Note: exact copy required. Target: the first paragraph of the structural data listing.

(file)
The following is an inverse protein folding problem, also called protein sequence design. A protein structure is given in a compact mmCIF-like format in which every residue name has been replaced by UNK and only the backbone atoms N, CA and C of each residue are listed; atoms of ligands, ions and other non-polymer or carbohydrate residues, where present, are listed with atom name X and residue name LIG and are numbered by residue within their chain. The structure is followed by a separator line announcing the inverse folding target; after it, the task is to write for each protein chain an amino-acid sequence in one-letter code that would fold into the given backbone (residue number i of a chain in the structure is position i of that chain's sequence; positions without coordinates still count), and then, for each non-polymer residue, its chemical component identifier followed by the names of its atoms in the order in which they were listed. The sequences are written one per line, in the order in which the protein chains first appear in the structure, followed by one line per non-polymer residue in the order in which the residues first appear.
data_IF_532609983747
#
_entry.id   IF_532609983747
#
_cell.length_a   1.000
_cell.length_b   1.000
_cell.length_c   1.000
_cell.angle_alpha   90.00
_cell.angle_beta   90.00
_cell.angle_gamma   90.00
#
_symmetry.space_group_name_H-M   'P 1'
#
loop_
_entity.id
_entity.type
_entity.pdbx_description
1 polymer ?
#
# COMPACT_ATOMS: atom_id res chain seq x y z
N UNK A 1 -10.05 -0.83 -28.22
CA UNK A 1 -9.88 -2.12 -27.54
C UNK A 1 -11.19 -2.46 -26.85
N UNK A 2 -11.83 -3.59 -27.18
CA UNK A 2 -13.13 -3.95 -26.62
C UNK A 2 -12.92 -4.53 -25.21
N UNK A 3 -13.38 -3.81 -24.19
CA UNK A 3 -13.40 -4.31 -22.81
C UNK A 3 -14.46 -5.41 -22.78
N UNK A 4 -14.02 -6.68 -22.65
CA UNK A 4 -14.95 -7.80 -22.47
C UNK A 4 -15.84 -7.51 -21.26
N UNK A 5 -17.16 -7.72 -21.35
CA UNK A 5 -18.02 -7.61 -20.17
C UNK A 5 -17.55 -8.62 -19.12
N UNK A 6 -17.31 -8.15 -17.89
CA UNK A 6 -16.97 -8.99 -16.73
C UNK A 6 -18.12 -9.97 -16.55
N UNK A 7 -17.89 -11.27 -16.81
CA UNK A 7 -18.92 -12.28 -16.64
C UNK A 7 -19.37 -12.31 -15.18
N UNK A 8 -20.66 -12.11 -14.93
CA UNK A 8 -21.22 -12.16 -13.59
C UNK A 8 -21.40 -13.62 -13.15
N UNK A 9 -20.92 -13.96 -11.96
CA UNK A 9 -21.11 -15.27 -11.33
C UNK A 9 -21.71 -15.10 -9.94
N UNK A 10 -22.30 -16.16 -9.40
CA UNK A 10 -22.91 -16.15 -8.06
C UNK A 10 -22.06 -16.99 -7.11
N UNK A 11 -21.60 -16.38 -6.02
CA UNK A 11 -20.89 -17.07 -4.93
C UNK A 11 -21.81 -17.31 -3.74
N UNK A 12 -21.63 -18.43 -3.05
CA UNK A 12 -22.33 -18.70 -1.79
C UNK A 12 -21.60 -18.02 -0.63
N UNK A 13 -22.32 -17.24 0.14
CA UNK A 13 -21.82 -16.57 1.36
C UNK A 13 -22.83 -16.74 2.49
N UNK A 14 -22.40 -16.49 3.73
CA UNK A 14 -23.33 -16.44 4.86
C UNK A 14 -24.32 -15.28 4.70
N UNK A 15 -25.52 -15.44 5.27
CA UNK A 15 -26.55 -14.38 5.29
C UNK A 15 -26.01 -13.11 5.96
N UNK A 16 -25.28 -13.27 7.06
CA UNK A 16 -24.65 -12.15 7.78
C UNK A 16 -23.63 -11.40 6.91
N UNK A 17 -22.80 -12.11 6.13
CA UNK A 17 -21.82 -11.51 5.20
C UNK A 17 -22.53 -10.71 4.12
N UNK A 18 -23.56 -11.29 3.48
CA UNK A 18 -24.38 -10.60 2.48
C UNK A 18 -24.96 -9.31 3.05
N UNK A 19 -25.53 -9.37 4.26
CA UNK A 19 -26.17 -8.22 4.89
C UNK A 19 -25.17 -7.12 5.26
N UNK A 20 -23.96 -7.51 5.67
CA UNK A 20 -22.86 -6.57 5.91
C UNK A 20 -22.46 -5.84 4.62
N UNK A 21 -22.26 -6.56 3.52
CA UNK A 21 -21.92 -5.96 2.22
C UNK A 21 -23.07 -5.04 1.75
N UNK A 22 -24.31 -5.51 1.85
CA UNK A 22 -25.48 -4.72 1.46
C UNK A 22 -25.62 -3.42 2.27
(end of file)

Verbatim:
The following is an inverse protein folding problem, also called protein sequence design. A protein structure is given in a compact mmCIF-like format in which every residue name has been replaced by UNK and only the backbone atoms N, CA and C of each residue are listed; atoms of ligands, ions and other non-polymer or carbohydrate residues, where present, are listed with atom name X and residue name LIG and are numbered by residue within their chain. The structure is followed by a separator line announcing the inverse folding target; after it, the task is to write for each protein chain an amino-acid sequence in one-letter code that would fold into the given backbone (residue number i of a chain in the structure is position i of that chain's sequence; positions without coordinates still count), and then, for each non-polymer residue, its chemical component identifier followed by the names of its atoms in the order in which they were listed. The sequences are written one per line, in the order in which the protein chains first appear in the structure, followed by one line per non-polymer residue in the order in which the residues first appear.